Jan 21, 2010
Rhee Says RIF'ed Teachers Abused And Molested Students
Rhee-Gate..... the plot thickens
In Fast Company's February magazine issue, Chancellor Rhee is quoted as saying that DC teachers were laid off because they hit children, had sex with children and missed 78 days of work. I am starting to get a 'brain cramp' from all of Rhee's variations of the truth about the real reason why DC teachers were laid off on November 2, 2009.
Hmmmm it looks like to me that Rhee is having one too many bi-polar moments and seems unable to keep up with what she previously reported on TV news stations, in print media as well as before the DC City Council under oath. If we are to believe the latest on what Rhee reports in Fast Company's February issue, then we have to ask ourselves is Rhee suggesting that 266 teachers are guilty of deviant acts such as child abuse , child molestation (like Kevin Johnson was alleged at St. Hope) and employees who abuse their sick leave ? Don't you find it a bit odd that we are just hearing about this, three months after teacher layoffs in November 2009. I don't know about you but I'm ready to recommend that Chancellor Rhee submit for a fitness for duty examination because these are the rants of either a 'mad or very confused woman.' I'd love to hear your thoughts on the latest Rhee-Gate episode of DC teacher bashing
BY: JEFF CHU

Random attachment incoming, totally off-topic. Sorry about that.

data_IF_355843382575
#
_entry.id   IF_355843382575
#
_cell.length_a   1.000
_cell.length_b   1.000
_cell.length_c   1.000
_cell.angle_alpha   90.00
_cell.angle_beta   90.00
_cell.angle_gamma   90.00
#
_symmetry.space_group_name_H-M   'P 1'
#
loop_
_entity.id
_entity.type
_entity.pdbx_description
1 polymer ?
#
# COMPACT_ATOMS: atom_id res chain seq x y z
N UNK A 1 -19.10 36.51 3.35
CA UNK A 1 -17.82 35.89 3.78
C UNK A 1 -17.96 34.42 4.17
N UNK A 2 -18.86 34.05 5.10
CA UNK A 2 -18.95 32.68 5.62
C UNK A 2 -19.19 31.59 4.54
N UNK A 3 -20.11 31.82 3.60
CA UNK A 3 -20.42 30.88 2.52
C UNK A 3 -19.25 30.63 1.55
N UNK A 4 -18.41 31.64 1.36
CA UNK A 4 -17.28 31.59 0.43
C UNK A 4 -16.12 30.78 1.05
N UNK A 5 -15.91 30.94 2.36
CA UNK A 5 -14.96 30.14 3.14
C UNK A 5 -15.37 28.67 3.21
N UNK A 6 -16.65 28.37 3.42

Mon Feb 1, 2010
"Eighteen months after we profiled Washington, D.C., schools chancellor Michelle Rhee ("The Iron Chancellor," September 2008), she still hasn't won union approval of a new contract. After the October layoffs of 266 teachers and staff, the union claimed Rhee used a budget crunch as a pretext for dismissing veteran teachers, since seniority rules don't cover cuts for fiscal reasons. "I got rid of teachers who had hit children, who had had sex with children, who had missed 78 days of school," Rhee says. "Why wouldn't we take those things into consideration?" The release of 2009 test scores was good news for Rhee: Only D.C. and four states showed gains in math for fourth and eighth graders. "We're not good yet," she says, "but I'm seeing the quality of instruction improving."
Posted by The Washington Teacher, featuring Candi Peterson, blogger in residence, update courtesy of Fast Company magazine, picture courtesy of Ed Notes on line education blog.